- Viewed PHC/Evergreen Landing Page or Blog Post (1-2 Days) – Not PHC Members – News Feed – Daily Unique Reach Facebook ads optimization allows you to limit the number of times you reach your audience to no more than once per day.
- Viewed PHC/Evergreen Landing Page or Blog Post (3-4 Days) – Not PHC Members – News Feed – Daily Unique Reach
- Viewed PHC/Evergreen Landing Page or Blog Post (5-6 Days) – Not PHC Members – News Feed – Daily Unique Reach
For simplicity’s sake, we’re only going to focus on the first two.
Understand that the primary strategy here is that we’re going to show one ad to someone who clicked on those links in my email for the first two days. Then we’ll show them another ad for the next two days before showing a final ad.
The ad sets for the three are identical, minus the targeting. So, here are some basic ways that these ad sets are set up:
- Optimize for a Conversion (Power Hitters Club Custom conversions let you create rules for events or URLs so that you can better track and optimize for specific actions with Facebook ads.)
- $100 Daily A budget is an amount you're willing to spend on your Facebook campaigns or ad sets on a daily or lifetime basis. (more on this in a moment)
- Start Jan. 22, End Feb. 3
- Placement: Mobile News Feed and Desktop News Feed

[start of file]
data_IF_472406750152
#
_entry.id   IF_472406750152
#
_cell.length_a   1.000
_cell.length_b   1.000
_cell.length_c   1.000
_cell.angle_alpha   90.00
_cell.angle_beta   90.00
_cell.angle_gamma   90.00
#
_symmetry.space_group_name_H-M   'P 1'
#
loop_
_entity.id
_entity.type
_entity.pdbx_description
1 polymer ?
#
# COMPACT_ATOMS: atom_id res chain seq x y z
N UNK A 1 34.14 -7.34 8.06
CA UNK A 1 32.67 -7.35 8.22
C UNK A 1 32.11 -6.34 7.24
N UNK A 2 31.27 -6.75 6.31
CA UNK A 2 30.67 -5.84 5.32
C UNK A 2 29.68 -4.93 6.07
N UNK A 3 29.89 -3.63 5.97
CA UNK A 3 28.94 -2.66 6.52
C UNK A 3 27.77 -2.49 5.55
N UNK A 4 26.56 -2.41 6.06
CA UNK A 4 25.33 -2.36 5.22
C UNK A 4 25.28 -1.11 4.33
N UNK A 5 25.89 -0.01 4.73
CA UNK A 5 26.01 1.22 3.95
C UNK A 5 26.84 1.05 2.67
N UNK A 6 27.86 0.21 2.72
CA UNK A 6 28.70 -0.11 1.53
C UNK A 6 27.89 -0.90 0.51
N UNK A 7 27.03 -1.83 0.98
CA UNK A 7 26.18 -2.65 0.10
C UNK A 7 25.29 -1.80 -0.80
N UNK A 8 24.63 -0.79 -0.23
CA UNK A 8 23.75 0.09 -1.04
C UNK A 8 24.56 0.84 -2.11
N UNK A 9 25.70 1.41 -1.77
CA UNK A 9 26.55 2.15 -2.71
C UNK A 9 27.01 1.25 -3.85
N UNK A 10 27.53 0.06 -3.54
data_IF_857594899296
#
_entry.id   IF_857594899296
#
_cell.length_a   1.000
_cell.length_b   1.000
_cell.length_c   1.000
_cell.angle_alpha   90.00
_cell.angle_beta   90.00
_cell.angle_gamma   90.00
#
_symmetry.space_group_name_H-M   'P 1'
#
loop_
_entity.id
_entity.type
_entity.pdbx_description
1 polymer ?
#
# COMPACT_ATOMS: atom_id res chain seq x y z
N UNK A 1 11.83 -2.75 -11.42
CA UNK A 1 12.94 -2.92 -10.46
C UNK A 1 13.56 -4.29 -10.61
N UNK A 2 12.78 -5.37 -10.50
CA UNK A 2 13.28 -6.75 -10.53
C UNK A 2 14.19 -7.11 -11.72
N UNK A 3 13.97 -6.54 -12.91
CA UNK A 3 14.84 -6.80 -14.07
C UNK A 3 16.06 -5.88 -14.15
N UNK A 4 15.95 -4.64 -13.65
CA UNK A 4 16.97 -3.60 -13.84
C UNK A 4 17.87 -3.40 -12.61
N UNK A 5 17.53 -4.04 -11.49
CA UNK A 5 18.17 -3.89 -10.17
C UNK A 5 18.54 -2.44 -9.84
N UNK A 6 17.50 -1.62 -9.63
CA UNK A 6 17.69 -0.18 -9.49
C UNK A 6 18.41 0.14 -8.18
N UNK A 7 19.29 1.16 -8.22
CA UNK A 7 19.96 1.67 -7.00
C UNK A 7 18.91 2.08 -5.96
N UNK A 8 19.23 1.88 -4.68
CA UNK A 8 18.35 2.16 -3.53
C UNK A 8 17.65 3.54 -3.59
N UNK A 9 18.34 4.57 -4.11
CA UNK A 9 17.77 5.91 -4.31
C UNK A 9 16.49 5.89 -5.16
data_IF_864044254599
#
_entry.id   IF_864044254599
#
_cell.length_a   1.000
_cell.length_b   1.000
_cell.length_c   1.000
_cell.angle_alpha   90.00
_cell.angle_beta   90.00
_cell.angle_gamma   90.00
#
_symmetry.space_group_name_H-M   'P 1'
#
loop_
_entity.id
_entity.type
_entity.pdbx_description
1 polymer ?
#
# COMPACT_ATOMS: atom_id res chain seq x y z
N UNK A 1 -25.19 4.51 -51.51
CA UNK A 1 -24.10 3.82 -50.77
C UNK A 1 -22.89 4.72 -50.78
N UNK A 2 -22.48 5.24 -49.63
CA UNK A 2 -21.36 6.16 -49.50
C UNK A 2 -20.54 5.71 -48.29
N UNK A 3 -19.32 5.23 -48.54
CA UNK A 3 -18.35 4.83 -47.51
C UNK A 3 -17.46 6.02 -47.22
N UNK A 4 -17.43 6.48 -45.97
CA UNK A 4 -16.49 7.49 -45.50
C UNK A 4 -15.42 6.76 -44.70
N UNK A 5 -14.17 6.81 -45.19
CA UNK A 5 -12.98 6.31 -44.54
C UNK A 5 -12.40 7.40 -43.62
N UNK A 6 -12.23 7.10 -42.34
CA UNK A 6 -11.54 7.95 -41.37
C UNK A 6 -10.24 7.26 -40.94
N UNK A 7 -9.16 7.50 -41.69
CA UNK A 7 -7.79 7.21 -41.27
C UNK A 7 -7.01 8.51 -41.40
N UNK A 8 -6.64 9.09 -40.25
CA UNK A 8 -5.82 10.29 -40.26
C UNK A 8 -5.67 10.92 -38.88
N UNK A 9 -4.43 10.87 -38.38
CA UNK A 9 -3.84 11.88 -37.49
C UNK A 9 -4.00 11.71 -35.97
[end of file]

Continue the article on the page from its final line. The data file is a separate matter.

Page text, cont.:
- How you optimize impacts who sees your Facebook ad. Facebook will show your ad to people most likely to perform your desired action.: Daily Unique Reach
- Manual Bid: $50 (more on this in a moment)
I set a $100 daily budget because that budget needed to be at least double the manual bid of $50.
I set a $50 manual bid to make sure that I reach as many of these people as possible — knowing that I ultimately won’t spend either $50 in CPM measures the cost per 1,000 impressions. It's a good metric to evaluate competition level and costs to reach your audience. or anywhere close to $100 for a daily budget.
[SIDE NOTE: At this moment, my CPM is $27.65 and I’m spending around $25 per day.]
I use Daily Unique Reach because I have an incredibly relevant (and small) audience, and I want to reach as many of these people as possible. However, I also don’t want to bombard them over and over, so I limit my Calculated as (Impressions/Reach), Frequency is a Facebook ads metric that measures the average number of times users have seen your ad. to once per day.
[SIDE NOTE #2: As a result of bidding this way, my reach is currently about 70% of the total possible audience size. That can’t be done when Facebook optimizes for an action.]
This is also why I didn’t use the right column placement. Since I’m using Daily Unique Reach, I don’t want to waste my one impression per day on the right column.
Here are some details of targeting for the first ad set:
- Excluded current PHC members (both A customer list custom audience is created by uploading a customer list that Facebook matches with users so you can target them with ads. and WCAs)